Stories 21 - 30

Amongst the first ashore at Anzac

Bernhardt Walther

Bernhardt Hermann Walther enlisted in Perth at the outbreak of the war. His grandfather had immigrated to Australia from Germany in the 1840s. Bernie was blonde, blue-eyed, and shared his grandfather... » read more

She hath done what she could

Edith Moorhouse

Edith Moorhouse was born in Undera, a small town outside Kyabram in country Victoria. Her mother died in 1891 at the age of thirty-eight; her father the year later. At the age of six Edith was left... » read more

Written out of history

William Irwin

William Irwin was the only Aboriginal soldier CEW Bean mentioned by name in his official history of the Great War. In many ways, he was an exemplary soldier and the embodiment of the very legend Bean... » read more

Born of the wings of high adventure

Charles Campbell

Charles Bruce Campbell was born in 1890 at Yarralumla homestead, now the site of Australia’s government house but then the seat of the Campbell family’s pastoral empire. Doted on by his parents, he... » read more

The man in the bath

Samuel Rolfe

Gas was one of the Great War’s greatest horrors. There were seventeen types of gas developed during the Great War. The Allies and the Germans competed for new ways to blind, choke, cripple and kill... » read more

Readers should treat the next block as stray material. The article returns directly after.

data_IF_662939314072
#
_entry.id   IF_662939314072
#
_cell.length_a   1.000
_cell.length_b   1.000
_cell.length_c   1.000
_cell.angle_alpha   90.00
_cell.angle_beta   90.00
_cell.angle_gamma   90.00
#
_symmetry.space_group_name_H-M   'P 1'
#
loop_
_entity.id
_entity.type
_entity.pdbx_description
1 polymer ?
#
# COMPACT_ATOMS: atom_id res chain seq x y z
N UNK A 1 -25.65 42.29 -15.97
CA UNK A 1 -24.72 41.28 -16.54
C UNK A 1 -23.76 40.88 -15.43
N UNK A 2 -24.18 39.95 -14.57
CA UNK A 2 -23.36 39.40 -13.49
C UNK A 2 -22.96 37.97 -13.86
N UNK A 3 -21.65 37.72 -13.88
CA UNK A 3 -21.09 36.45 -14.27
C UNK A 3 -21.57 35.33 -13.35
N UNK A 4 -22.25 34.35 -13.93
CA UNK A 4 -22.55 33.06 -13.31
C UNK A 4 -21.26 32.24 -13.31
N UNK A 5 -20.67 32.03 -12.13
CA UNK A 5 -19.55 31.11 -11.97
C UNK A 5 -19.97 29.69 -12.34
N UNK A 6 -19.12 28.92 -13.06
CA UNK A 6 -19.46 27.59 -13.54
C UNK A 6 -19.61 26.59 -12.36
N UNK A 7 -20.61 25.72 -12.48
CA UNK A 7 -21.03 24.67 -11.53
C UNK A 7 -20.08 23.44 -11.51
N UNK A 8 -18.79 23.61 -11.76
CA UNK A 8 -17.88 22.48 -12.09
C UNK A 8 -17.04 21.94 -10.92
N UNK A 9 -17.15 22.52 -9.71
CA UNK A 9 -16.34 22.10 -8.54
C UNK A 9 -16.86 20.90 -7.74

Such a small favour

Emily Luttrell

Emily Luttrell first approached the Minister of Defence in June 1922. ‘Please pardon me for taking the liberty of writing,’ she began, ‘if you could see your way to help me ... I would deem it the... » read more

I still have the bullet in my body

James Dann

Private James Dann, a fisherman from Broome, enlisted soon after the Gallipoli Landings. He was sent to the Peninsula, wounded at Lone Pine, and sent home with a bullet in his body. The slightest... » read more

All that crying

Rigney Brothers

We don’t know why Rufus and Cyril Rigney, Ngarrindjeri men from the Port Macleay Mission, chose to join up. Perhaps it was the hope of something better than toiling on a farm; perhaps—as for many... » read more

A labour of love

Mary Chomley

Nearly five thousand Australian and New Zealand troops were taken prisoner on the Western Front. Conditions differed in every camp but by the end of the war their situation was appalling. Contrary to... » read more

Died of shell shock

Royce Baesjou

Royce Baesjou worked as a bank clerk and served part-time in the Western Australian Artillery Militia prior to joining up. A southern son of Empire, he believed—passionately—in England’s cause.... » read more